Kimmy had always wanted to move to Arizona.
It wasn’t my dream, but it was the only dream she hadn’t fulfilled. I would have preferred to stay in Winnipeg for the kids and grandkids, but since I was going to forget them all in a few years anyway, there wasn’t a lot tying me to the place.
I so badly wanted to tell Galen to go fuck himself.
I smiled, and then I beamed.
I ran downstairs and grabbed our suitcases, the same ones we’d bought in 1989 for our road trip to Saskatchewan. When I burst into the bedroom a little out of breath, Kimmy woke up and looked at me.
“What are you doing Kenny?” she muttered as she pulled the blankets over her head.
“We’re moving to Arizona,” I replied. I slapped the suitcase onto my side of the bed and turned on the walk-in closet light.
Kimmy sat up. “When?” She rubbed her eyes.
I was sick and tired of waiting for my life to begin. Everything around me was a bleak winter storm and I was letting the pain of imprisonment consume me. I did the quick calculation in my head and my mind was set. If we sold the house to the bank, we would have enough to move to Arizona. We could both get jobs out there. I would work as a grocery store clerk or a sales associate if I had to. We would start over.
I looked at Kimmy who wasn’t moving. “What about the kids? The house? Your job?” She had an alarmed look on her face.
I smiled and grabbed my cell phone. Her reflexes weren’t quick enough. I dialed Galen’s home number. It rang a couple times before a groggy man answered the phone.
“Galen, this is Kenny Wick. I quit.”
“Ken! What do you mean you quit? You can’t quit! What about the new warehouse? You’re helping me open that place.”
I sucked in a breath as Kimmy glowered at me with her arms crossed. “Galen!” I screamed for the first time ever. Galen went silent on the phone. I almost lost my nerve when I heard a song wafting from the jukebox in the kitchen. I always had it on Power 97, a classic rock station.
“All in all you’re just another, brick in the wall.”
It was Pink Floyd’s “Another Brick in the Wall” from their 1979 album “The Wall”.
“I’m not just another brick in the wall!” I shouted. I never shouted, this was so liberating. “I won’t work for your measly pay and your empty promises and your lack of respect! In thirty-five years I’ve never received so much as a thank you for making your warehouse number one in Canada. I’ve never received a holiday bonus or even a Christmas card! All you’ve ever done is use me for your own success.” I paused to catch my breath but both Galen and Kimmy were paralyzed with shock.
“I don’t care that you have a new warehouse opening, or that you have eighty tons of groceries that need to be received, organized and catalogued in the computer. You . . .” I trailed off, my air supply and my nerves wearing thin.
“I can do it myself,” Galen whispered.
I nodded and choked back tears as Kimmy moved off the bed and escaped into the bathroom.
“If you can stay a month, I’m sure we can work something out,” Galen tried.
I fumed and stalked out of the bedroom and down the hall to the kitchen. “No more promises! I want my last cheque and then I’m leaving the country.”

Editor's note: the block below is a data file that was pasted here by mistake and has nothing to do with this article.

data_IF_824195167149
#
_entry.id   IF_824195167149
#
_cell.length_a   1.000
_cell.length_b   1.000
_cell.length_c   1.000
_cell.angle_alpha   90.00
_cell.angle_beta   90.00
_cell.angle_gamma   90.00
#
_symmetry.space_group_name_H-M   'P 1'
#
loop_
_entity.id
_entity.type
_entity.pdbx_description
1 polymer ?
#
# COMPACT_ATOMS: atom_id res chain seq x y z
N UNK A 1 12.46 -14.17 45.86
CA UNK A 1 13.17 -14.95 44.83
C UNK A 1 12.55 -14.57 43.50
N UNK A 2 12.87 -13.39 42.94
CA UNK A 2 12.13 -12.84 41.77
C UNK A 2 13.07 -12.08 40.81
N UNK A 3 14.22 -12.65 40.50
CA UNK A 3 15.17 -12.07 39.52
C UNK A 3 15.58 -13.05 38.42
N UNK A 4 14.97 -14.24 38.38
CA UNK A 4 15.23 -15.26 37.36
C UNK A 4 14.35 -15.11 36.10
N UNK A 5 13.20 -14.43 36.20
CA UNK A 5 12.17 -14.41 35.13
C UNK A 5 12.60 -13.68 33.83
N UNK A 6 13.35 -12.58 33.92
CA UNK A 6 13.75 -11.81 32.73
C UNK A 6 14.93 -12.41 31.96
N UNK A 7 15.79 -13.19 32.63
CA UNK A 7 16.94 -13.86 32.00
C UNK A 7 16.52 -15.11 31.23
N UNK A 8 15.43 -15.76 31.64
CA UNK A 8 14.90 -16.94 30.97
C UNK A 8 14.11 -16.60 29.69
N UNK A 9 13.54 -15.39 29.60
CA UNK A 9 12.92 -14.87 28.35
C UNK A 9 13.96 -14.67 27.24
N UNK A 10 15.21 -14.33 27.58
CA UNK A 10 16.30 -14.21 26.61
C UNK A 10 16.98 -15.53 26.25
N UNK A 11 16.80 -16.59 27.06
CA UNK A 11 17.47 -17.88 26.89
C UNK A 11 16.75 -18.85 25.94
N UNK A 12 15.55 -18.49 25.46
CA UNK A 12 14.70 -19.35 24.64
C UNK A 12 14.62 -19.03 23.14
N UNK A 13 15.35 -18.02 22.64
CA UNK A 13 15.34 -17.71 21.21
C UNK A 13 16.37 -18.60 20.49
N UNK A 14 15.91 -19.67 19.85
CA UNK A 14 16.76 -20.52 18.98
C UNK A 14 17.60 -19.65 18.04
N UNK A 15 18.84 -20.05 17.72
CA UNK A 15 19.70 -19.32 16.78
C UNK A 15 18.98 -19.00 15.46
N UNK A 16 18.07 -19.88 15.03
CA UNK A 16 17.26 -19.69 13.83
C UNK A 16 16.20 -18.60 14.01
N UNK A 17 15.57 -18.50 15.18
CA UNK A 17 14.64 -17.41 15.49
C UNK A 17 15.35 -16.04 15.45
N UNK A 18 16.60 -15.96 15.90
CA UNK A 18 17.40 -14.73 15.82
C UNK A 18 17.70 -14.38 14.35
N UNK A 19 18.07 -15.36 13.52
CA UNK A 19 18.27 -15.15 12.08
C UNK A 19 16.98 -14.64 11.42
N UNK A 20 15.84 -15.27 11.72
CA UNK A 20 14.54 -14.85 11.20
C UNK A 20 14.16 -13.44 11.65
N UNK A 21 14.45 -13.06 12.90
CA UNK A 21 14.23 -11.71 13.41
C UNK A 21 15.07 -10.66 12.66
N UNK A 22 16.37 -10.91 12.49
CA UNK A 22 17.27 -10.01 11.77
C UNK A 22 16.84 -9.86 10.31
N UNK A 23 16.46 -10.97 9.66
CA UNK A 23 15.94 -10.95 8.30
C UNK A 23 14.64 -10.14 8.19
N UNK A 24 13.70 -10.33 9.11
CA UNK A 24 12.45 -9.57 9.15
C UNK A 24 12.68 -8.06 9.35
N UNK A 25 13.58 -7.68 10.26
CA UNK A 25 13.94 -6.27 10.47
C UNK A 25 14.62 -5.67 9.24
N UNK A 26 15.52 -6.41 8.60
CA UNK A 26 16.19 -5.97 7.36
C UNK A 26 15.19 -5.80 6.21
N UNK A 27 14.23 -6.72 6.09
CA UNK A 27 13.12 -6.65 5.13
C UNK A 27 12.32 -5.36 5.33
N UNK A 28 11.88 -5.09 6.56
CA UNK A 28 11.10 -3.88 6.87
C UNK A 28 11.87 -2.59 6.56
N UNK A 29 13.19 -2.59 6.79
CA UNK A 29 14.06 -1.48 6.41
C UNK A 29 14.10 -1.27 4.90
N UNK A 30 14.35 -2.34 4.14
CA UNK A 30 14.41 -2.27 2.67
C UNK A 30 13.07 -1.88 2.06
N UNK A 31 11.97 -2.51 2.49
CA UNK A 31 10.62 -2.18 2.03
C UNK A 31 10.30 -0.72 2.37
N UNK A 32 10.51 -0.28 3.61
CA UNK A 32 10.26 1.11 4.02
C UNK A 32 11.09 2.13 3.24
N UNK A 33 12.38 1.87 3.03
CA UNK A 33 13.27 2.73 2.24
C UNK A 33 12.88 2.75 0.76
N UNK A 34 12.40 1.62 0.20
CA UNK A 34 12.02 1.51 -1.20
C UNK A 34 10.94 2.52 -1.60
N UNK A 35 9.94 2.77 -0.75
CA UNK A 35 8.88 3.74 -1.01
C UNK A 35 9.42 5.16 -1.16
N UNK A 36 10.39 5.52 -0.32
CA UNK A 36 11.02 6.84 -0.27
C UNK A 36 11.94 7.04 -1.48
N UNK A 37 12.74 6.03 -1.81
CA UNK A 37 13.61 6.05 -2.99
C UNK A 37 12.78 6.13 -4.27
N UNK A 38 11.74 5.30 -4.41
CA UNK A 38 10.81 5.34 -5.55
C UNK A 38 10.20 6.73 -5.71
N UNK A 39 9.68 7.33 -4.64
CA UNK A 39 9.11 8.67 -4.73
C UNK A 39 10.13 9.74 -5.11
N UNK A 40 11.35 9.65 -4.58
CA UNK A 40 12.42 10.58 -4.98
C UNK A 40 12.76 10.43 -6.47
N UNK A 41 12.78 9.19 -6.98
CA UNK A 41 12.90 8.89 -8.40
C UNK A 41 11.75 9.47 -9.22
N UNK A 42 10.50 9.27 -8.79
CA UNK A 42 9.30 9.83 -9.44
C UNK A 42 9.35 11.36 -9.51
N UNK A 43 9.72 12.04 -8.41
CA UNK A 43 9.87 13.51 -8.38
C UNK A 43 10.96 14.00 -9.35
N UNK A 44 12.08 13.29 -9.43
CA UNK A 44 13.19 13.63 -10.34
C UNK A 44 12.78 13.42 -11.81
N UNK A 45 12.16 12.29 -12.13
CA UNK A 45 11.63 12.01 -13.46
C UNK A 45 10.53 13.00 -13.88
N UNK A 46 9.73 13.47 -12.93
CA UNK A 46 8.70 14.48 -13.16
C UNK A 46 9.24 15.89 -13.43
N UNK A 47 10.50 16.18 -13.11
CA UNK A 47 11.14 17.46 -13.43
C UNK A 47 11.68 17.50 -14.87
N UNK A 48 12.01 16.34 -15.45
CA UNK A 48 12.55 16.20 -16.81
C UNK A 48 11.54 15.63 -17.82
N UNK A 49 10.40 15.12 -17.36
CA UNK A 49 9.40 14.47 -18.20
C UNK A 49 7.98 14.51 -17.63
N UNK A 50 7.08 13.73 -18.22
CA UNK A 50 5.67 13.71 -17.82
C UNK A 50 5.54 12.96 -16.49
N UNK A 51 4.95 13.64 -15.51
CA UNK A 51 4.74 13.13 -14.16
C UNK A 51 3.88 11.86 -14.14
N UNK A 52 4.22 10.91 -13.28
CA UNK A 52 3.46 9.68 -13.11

Galen thought for a moment as I whacked my lunch kit off the table. I braced my hand on the back of the kitchen chair, waiting for my boss to say something. The kitchen clock ticked loudly, and with every tick I tightened my jaw, hunched up my shoulders, squeezed my fist.
“Can you come by at around noon? I’ll have your last pay cheque back dated to include all the bonuses we failed to pay you.”
I trembled and did the math in my head. It came to roughly $70,000. My jaw dropped.
“I’ll be there at noon,” I stuttered.
The phone went dead and slipped from my hands. I felt so dizzy that I leaned over and put my head on the chair. All this time I had been the obedient employee who never complained. I had been the husband who never raised his voice. I had been the father who always gave the kids treats they weren’t allowed to have. I could have coached my son’s hockey team. I could have signed my daughter up for singing competitions. I could have told Kimmy to get a job. I could have seen Pink Floyd in 1994 when they came to Winnipeg, but I thought the tickets were too expensive.
Kimmy leaned against the doorframe of the kitchen and crossed her arms as she glared at me. “What was that all about Kenny?”
I realized I didn’t want to go to Arizona. All I wanted to do was stand up for myself, let myself have the things I always thought I could never have. I straightened up and looked at her. “I’m going to play hockey this morning.”
“You really quit?”
I looked at the ground and hid my grin. Before I said anything else, I went to the front door and grabbed the newspaper off the porch. It was too cold for November. I put it on the table in front of her. “You should look for a job.” I wasn’t about to tell her about the money so she could confiscate it.
She stared at the newspaper as I entered the back foyer and put on my boots and jacket. I came back to grab my lunchbox and she seemed catatonic. Guilt was about to force me to apologize to Galen, but I swallowed hard and escaped into the garage. I threw my hockey equipment into the backseat and began driving to the indoor rink.
I would shoot a few pucks around the ice, deposit my last pay cheque, and sell the house to the bank. After that I wasn’t sure what I would do, but I didn’t need any education, I didn’t need any thought control, all in all I didn’t need to be another brick in the wall.
*This story is copyright of Rhiannon Paille, it may not be copied and pasted anywhere without my permission.